Others may see selling homemade food as one of their few available economic opportunities. After an injury left Jane Astramecki unable to work outside her home, she built “Jane Dough Bakery” to sell baked goods from her own kitchen.

By teaming up with the Institute for Justice, Astramecki challenged a state restriction on home food sales and was soon able to help support her family through her own business.

These businesses also empower aspiring chefs to test their products before going all in on a brick and mortar venue.

But as Marion and Astramecki’s stories illustrate, some states put excessive red tape in the way of a would-be Julia Child or Wolfgang Puck.

States can and do impose a broad array of restrictions on who can sell food, where, when, in what quantity, and what types. Those rules most often seek to protect the public from harmful, unsafe foods.

That is undoubtedly an important state interest.

But the Institute of Justice’s report confirms numerous studies on occupational licensing laws, including several by Heritage Foundation senior legal scholar Paul J. Larkin, Jr., that show how “today’s licensing regimes prohibit individuals, sometimes on pain of criminal liability, from engaging in conduct that poses no risk of harm to any person or to the community.”

“Such a regime,” Larkin notes, “causes injury rather than protecting against it.”

And according to the Institute of Justice’s research, there “appears to be no rational link between many restrictions on cottage food sales and any legitimate government concern for public health and safety.”

Meanwhile, home cooking businesses can bring prosperity and well-being to a family and value to their neighbors-turned-customers.

As the report suggests, “[s]tates can, and should, take steps to encourage entrepreneurship by easing restrictions on cottage food producers.”

States that have relaxed cottage food laws or expanded protections for those who are already in the industry deserve kudos. As the number and size of safe home cooking businesses increase in states like Texas, California, and Minnesota, other states should follow their lead and enhance economic liberties for home cooks, too.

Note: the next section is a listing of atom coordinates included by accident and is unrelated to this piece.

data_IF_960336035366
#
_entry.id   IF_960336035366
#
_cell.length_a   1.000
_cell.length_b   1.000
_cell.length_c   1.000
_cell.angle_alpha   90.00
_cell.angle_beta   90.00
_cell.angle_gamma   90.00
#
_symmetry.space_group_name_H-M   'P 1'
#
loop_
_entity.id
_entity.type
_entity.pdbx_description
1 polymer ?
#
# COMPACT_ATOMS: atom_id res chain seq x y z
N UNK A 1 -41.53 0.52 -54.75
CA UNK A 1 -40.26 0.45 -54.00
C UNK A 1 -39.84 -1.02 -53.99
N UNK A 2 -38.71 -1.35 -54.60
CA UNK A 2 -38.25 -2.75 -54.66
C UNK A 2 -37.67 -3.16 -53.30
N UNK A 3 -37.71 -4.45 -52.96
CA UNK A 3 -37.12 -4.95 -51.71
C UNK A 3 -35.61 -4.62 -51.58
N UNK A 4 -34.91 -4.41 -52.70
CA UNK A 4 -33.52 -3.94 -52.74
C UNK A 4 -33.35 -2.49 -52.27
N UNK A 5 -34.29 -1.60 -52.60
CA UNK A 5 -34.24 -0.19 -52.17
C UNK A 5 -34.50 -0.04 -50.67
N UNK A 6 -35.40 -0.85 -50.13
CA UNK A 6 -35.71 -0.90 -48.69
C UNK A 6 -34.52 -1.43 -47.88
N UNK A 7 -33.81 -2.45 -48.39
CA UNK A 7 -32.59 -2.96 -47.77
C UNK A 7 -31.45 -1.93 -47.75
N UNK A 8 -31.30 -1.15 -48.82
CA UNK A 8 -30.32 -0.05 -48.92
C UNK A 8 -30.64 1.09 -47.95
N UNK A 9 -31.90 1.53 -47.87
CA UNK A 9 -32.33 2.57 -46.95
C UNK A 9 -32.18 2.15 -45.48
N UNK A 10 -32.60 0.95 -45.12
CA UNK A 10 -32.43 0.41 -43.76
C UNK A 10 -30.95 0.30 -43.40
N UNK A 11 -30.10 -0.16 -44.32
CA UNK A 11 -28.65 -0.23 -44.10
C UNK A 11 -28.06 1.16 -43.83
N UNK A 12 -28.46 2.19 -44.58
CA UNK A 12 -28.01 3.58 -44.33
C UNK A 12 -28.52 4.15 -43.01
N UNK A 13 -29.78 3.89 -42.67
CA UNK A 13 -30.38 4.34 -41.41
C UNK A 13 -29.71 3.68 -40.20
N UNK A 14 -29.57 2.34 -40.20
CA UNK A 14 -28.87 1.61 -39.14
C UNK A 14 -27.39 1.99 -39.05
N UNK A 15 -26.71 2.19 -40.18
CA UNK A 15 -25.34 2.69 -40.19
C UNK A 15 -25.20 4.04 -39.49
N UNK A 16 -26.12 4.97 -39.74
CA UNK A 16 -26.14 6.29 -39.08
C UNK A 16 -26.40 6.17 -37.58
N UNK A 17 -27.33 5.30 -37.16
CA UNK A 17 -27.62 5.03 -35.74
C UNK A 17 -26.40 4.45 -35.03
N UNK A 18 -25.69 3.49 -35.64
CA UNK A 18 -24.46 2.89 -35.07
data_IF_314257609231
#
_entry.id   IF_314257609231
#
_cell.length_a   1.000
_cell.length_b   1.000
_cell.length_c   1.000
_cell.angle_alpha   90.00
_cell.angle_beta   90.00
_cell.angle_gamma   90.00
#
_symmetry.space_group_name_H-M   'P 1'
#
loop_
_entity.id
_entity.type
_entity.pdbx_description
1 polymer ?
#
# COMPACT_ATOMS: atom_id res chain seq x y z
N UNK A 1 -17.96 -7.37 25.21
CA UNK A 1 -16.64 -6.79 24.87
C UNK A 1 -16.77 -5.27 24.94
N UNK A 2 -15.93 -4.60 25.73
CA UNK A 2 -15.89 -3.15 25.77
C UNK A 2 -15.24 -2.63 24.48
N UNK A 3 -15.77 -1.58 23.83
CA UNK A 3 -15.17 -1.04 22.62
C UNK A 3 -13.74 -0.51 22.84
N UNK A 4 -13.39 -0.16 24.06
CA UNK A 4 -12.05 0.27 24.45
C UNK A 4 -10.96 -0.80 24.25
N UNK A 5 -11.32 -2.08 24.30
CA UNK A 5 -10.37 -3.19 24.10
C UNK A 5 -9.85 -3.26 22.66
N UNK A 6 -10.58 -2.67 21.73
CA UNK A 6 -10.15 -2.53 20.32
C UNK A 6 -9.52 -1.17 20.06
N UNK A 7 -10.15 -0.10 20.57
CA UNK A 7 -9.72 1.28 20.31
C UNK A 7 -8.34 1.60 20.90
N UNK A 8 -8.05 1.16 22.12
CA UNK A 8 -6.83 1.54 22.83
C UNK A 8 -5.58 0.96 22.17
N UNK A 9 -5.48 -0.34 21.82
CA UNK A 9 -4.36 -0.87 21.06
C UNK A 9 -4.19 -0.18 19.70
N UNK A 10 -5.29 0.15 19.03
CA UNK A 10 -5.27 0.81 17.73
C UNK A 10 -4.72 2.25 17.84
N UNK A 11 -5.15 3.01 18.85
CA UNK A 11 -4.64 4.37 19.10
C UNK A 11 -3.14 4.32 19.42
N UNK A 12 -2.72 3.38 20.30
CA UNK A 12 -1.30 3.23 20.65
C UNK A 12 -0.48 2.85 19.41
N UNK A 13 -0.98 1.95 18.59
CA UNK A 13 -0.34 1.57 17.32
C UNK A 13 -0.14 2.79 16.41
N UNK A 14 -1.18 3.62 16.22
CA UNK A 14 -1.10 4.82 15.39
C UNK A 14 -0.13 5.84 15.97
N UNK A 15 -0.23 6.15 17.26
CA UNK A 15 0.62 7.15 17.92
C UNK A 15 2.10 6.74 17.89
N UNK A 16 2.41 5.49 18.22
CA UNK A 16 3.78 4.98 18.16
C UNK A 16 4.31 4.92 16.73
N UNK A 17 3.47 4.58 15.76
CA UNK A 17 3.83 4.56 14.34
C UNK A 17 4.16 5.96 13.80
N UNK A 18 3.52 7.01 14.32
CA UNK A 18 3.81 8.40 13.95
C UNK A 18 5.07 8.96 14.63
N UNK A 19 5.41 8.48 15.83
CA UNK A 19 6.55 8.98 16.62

And as the industry grows, states with greater regulatory burdens should take the Institute of Justice’s hint: “leave the [lawsuit], take the cannoli.”

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Court Ruling Allows Consumers, Not Bureaucrats, To Regulate ‘Scandalous’ Trademarks

Should federal bureaucrats be able to reject trademarks for brand names that they consider “immoral” or “scandalous”?

On Dec. 15, in In re Erik Brunetti, the U.S. Court of Appeals for the Federal Circuit said “no,” ruling that the First Amendment leaves consumers to decide which brands are too offensive to buy—without help from lawyers in Washington.

A federal law called the Lanham Act prohibits registering trademarks that are immoral or scandalous. Lawyers at the U.S. Patent and Trademark Office handle any such inquiry by asking whether a “substantial composite of the general public” would find a proposed mark “shocking to the sense of truth, decency, or propriety; disgraceful; offensive; disreputable; … or calling out for condemnation.”

Or, more simply, the Patent and Trademark Office may deny a trademark that “contemporary attitudes” deem “vulgar.”

In 2011, Erik Brunetti sought a federal trademark for a clothing brand that he founded in 1990 under a sensational spelling of an expletive, “fuct.” Patent and Trademark lawyers refused to register the mark after they referenced multiple dictionaries and decided that the term is immoral or scandalous.

On appeal, the Federal Circuit agreed, finding Brunetti’s brand to be crass and offensive.

Nonetheless, the court held that the prohibition on immoral or scandalous trademarks violates the First Amendment.

Judge Kimberly Ann Moore, joined by Judge Kara Farnandez Stoll, wrote for the court that “[t]here are words and images that we do not wish to be confronted with, not as art, nor in the marketplace. The First Amendment, however, protects private expression, even private expression which is offensive to a substantial composite of the general public.”

It is a worthwhile policy debate to ask whether or not it is good for our culture to open the marketplace to vulgar trademarks.

That puts a greater onus on store owners to consider what goods and services they wish to sell, and on individuals, particularly parents, to assess what they and their children buy.

But the court’s opinion builds on the Supreme Court’s ruling in June, in Matal v. Tam, that the Lanham Act’s similar “disparagement” provision violated the First Amendment’s free-speech clause.